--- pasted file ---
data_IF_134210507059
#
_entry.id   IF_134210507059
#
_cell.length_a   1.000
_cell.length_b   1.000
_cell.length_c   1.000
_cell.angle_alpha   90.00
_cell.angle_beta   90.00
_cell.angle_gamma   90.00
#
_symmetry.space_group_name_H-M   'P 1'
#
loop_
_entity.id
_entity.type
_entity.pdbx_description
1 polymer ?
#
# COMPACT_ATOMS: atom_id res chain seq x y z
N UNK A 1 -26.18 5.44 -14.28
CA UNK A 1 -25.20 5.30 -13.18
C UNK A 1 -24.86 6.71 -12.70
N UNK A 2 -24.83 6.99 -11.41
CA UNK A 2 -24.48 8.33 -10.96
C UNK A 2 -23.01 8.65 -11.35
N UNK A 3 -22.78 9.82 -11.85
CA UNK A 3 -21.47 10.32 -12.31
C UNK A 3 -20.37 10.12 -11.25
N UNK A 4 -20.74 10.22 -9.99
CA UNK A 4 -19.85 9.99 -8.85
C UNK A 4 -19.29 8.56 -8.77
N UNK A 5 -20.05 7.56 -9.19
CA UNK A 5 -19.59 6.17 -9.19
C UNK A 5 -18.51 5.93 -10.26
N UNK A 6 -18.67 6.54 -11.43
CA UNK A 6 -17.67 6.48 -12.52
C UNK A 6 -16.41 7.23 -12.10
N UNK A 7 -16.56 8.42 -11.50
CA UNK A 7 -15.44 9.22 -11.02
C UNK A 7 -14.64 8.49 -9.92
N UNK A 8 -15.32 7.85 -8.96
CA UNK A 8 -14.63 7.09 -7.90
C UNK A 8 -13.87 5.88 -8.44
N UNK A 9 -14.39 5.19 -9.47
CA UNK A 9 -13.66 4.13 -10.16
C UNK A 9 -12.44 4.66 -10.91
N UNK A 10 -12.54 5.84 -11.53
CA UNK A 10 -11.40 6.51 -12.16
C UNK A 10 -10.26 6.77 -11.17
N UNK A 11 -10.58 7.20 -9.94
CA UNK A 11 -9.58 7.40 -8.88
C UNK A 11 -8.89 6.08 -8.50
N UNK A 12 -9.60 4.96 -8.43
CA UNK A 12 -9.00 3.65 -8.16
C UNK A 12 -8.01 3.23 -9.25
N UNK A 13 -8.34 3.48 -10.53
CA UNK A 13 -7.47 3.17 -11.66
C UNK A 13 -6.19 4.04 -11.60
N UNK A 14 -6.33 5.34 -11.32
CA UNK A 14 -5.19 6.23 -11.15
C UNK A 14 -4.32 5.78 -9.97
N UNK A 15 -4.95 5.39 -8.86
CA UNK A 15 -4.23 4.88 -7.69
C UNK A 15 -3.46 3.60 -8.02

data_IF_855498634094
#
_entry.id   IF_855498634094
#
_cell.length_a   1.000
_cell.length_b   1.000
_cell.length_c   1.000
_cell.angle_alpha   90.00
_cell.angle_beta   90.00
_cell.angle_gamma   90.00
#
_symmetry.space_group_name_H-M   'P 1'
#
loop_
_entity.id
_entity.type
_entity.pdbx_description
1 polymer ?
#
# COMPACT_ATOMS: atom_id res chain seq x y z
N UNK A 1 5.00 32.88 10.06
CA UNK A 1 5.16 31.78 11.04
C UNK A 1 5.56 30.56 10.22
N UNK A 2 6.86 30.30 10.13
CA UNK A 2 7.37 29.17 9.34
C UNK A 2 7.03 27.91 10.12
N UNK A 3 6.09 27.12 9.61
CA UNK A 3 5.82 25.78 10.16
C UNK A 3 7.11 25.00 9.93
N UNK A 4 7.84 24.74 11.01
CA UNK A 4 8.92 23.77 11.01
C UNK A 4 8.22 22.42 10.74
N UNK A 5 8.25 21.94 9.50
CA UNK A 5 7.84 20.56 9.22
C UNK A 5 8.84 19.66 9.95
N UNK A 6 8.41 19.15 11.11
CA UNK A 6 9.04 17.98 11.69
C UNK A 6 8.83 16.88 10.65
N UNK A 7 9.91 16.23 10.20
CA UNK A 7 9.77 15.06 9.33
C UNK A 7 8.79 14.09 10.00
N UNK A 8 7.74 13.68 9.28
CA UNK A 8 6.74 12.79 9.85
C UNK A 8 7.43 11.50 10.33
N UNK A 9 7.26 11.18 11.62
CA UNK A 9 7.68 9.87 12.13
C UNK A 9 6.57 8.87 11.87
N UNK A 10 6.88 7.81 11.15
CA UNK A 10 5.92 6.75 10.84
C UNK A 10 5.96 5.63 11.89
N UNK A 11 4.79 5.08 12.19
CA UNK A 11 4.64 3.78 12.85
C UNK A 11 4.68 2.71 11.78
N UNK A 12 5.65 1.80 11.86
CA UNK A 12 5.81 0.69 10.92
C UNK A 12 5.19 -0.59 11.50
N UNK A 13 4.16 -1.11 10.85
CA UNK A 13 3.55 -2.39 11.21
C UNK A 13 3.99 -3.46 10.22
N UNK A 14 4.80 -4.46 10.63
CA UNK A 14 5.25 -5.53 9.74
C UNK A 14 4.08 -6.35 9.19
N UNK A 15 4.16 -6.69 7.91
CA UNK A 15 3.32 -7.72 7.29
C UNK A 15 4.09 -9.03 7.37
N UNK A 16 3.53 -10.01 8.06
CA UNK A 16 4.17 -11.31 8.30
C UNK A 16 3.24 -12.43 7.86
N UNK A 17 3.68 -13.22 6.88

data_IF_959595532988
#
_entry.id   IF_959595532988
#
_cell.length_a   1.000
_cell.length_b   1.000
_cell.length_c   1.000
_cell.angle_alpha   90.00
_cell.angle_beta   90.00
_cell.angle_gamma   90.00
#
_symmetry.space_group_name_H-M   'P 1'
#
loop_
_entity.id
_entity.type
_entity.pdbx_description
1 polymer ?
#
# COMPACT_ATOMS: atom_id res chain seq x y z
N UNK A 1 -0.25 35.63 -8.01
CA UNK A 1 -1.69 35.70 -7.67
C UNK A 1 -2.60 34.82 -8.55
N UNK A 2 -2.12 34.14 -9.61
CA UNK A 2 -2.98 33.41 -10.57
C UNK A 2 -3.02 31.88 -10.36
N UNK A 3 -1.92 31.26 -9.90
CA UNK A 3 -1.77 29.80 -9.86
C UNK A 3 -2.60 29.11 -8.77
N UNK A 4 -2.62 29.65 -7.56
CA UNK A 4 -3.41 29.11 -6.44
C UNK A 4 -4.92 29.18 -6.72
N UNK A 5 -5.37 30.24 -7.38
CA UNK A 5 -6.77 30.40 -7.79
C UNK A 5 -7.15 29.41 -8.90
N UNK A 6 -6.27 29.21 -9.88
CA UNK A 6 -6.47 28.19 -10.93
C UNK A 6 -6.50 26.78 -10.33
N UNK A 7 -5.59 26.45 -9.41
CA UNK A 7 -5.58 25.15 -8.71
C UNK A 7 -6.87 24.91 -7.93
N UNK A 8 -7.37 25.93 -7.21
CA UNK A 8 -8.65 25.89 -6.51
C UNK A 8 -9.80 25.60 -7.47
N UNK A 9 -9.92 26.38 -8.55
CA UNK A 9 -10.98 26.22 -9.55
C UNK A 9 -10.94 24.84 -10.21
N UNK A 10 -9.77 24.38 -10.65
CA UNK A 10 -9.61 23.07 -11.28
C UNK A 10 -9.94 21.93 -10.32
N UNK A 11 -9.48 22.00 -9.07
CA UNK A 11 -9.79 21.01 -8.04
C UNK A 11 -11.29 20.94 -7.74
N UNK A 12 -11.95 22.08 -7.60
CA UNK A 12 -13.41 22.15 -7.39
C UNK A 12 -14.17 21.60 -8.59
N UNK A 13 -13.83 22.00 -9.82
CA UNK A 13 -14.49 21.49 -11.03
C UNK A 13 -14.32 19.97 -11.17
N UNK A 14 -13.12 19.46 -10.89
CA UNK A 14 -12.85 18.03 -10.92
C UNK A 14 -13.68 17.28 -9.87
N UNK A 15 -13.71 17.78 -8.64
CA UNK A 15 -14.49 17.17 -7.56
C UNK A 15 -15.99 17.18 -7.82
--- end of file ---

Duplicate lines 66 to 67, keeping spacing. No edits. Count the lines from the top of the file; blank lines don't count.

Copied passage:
data_IF_855498634094
#